“But, I say, won’t the absent one be savage?” suggested Jerry.
Nan tossed her head. “I’m sure I don’t know. Anyhow it doesn’t matter.”
“Do you really mean that?” he persisted. “Don’t you really care?”
Nan threw herself back in the boat with her face to the stars.
“Why, of course not,” she declared, with regal indifference. “How can you be so absurd?”
And in face of such sublime recklessness, he was obliged to be convinced.
Nan’s picnic on the lake was not concluded much before ten o’clock.
She ran home through the moonlight, bareheaded, whistling as carelessly as a boy. Night and day were the same thing to her in the place in which she had lived all her life. There was not one of the village folk whom she did not know, not one for whom the doings of the wild Everards did not provide food for discussion. For Nan undoubtedly was an Everard still, her grand wedding notwithstanding. No one ever dreamed of applying any other title to her than the familiar “Miss Nan” that she had borne from her babyhood. There was, in fact, a general feeling that the unknown husband of Miss Nan was scarcely worthy of the high honour that had been bestowed upon him. His desertion of her on the very day succeeding the wedding had been freely criticised, and in many quarters condemned out of hand. No one knew the exact circumstances of the case, but all were agreed in pronouncing Miss Nan’s husband a defaulter.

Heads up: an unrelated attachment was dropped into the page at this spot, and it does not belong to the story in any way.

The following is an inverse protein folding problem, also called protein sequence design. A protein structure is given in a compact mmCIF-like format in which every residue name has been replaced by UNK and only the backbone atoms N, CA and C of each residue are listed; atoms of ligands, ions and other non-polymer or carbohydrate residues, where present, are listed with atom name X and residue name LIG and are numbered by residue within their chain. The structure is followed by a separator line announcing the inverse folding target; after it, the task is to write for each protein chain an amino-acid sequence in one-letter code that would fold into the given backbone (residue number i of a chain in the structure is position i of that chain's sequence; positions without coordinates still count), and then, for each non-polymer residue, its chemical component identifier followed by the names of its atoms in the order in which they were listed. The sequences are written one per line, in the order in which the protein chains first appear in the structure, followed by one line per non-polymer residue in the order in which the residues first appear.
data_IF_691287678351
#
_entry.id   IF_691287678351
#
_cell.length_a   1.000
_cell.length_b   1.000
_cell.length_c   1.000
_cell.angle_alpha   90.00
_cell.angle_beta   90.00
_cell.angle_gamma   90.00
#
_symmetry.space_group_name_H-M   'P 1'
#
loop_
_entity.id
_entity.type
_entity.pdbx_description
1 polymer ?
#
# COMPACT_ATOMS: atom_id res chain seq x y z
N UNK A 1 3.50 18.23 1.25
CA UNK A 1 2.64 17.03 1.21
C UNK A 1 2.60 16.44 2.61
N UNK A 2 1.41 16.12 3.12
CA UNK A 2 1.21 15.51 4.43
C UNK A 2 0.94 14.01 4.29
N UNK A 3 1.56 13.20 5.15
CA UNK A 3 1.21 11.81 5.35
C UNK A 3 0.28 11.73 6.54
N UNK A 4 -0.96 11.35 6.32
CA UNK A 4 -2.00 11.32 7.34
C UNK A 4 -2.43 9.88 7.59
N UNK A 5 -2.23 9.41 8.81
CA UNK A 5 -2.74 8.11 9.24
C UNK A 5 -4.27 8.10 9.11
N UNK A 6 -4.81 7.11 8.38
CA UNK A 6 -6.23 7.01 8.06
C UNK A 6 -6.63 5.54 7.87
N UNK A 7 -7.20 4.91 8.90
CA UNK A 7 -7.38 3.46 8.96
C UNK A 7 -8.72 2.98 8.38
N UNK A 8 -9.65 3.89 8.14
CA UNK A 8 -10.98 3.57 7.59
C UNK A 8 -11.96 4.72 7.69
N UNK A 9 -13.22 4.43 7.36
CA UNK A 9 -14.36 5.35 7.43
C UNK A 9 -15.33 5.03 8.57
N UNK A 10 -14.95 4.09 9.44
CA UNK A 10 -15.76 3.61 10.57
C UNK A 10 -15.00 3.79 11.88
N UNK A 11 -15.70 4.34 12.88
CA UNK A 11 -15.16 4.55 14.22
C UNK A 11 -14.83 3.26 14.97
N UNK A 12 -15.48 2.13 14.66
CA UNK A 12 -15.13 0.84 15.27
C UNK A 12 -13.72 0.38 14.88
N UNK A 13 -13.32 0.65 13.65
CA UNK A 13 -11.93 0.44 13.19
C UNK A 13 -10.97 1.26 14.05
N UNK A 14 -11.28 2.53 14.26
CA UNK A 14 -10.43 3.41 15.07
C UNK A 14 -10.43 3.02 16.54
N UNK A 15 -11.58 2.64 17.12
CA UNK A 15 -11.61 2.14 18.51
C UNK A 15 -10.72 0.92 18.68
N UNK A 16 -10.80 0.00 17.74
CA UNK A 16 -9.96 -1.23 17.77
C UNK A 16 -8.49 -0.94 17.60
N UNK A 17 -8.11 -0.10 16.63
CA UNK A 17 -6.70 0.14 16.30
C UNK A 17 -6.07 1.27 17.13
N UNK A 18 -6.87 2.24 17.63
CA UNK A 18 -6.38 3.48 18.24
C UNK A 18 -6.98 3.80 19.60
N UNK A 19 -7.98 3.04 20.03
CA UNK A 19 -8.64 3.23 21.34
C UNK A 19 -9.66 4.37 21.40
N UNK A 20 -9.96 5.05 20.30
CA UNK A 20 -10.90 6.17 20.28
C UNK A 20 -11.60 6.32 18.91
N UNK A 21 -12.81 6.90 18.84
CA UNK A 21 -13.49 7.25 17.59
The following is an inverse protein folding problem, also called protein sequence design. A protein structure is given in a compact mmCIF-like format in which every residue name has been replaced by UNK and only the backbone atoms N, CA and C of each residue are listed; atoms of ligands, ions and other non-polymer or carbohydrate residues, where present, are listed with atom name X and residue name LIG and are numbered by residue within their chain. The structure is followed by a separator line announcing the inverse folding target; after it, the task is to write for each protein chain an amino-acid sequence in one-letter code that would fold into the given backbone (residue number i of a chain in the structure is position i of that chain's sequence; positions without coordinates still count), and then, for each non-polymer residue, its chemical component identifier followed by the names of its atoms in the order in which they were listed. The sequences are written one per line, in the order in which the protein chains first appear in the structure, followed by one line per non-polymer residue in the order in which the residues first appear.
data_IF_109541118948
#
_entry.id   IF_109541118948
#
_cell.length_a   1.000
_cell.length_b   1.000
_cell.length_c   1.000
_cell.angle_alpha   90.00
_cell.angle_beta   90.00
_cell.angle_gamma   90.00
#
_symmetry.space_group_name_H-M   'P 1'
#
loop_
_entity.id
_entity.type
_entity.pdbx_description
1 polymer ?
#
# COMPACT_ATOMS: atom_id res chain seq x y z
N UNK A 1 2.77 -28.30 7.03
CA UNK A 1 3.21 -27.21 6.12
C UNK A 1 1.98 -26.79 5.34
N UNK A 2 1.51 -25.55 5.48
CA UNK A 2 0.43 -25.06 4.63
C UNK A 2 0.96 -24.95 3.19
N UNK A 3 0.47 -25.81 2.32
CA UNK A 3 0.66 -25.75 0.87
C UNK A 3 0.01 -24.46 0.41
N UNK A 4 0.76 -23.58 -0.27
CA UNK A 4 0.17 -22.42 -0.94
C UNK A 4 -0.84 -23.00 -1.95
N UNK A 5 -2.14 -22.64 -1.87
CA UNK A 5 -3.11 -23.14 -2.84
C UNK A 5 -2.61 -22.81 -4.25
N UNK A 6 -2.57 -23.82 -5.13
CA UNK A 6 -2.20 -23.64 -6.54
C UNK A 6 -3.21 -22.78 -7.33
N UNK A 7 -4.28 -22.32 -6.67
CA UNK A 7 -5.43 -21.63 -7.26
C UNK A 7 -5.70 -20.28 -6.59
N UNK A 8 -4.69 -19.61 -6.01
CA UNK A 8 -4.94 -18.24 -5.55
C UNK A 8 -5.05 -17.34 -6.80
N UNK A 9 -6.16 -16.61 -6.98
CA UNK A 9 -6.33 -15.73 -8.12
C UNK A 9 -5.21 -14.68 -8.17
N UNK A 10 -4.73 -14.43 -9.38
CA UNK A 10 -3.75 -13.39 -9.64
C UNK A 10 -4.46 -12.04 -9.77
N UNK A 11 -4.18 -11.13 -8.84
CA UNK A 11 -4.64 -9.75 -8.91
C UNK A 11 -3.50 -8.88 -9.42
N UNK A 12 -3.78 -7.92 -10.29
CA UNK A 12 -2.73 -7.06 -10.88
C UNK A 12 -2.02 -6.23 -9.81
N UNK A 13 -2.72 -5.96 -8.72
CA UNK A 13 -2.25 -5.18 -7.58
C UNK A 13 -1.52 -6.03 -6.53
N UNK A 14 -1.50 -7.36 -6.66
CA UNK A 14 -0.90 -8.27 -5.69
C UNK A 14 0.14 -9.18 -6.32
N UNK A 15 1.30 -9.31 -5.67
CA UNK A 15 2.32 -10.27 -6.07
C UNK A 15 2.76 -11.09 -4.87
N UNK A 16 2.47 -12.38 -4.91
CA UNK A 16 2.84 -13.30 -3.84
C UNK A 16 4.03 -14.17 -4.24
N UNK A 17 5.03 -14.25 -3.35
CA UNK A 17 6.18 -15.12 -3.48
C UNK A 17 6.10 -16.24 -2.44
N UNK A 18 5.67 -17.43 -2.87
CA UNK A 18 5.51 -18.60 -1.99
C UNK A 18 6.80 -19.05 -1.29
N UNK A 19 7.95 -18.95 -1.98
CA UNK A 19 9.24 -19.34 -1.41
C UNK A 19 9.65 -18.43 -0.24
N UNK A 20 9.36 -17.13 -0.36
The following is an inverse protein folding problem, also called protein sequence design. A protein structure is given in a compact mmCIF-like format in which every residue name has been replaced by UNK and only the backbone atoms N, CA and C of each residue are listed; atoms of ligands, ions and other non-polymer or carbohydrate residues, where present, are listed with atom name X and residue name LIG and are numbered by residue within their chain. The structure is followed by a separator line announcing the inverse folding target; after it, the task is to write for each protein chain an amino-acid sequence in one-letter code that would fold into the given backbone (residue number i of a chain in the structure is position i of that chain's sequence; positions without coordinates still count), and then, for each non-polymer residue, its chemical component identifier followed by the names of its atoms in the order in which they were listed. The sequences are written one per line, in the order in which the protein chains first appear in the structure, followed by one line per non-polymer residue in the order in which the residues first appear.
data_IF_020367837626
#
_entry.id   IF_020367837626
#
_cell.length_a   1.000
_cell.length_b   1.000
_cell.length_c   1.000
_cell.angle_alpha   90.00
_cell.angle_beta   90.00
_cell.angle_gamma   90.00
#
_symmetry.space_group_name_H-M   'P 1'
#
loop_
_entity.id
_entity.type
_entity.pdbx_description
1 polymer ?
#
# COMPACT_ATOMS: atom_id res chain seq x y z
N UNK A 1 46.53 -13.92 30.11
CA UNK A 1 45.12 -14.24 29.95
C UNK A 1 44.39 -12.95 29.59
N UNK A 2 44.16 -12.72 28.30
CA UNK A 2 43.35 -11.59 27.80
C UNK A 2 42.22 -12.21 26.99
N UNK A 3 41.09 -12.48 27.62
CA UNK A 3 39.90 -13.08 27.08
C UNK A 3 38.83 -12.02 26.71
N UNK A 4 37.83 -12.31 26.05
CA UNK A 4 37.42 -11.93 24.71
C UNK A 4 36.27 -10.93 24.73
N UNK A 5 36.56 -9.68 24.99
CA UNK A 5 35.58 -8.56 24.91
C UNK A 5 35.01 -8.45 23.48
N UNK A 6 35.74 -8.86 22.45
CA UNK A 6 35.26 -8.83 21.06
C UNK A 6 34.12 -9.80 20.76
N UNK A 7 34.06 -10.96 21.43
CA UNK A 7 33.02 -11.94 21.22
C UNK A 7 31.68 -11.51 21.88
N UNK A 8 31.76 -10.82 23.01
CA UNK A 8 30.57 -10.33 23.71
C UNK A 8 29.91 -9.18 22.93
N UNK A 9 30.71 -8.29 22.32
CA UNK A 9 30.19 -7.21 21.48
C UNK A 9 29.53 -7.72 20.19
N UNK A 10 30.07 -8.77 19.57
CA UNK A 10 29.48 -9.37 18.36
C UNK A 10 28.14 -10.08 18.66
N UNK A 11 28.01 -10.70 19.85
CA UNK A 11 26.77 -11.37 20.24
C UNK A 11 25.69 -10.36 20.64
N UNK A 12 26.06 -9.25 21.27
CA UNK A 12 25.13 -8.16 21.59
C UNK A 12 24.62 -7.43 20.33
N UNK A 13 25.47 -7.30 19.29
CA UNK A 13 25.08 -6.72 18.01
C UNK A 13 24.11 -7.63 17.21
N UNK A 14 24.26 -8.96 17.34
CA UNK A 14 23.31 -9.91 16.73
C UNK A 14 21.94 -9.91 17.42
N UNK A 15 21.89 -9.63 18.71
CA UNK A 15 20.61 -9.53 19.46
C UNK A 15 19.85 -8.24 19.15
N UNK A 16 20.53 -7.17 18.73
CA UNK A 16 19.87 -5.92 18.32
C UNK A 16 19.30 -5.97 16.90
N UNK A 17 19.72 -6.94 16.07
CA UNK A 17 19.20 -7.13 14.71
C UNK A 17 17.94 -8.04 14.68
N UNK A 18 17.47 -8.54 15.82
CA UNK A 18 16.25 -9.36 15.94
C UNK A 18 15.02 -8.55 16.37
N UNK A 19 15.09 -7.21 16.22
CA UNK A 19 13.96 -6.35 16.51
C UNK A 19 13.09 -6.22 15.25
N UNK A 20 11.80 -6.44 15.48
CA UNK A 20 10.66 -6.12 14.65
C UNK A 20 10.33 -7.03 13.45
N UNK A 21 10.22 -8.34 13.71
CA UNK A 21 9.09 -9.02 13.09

That Miss Nan herself was very far from fretting over the situation was abundantly evident, but this fact did not in any way tend to justify the offender, of whom it was beginning to be opined round the bars of the village inns that he was “one o’ them queer sort of cusses that it was best for women to steer clear of.”
Naturally these interesting shreds of gossip never reached Nan’s ears. She was, as she had ever been, supremely free from self-consciousness of any description, and it never occurred to her that the situation in which she was placed was sufficiently peculiar to cause comment. The Everards had ever been a law unto themselves, and it was inconceivable that anyone should attempt to apply to them the conventional rules by which other people chose to let their lives be governed. Of course they were different from the rest of the world. It had been an accepted fact as long as she could remember, and it certainly had never troubled her, nor was it ever likely to do so.
She was sublimely unconscious of all criticism as she ran down the village street that night, nodding carelessly to any that she met, and finally turned lightly in at her father’s gates, walking with elastic tread under the great arching beech trees that blotted the moonlight from her path.
The front door stood hospitably open, and she entered to find her father stretched in his favourite chair, smoking.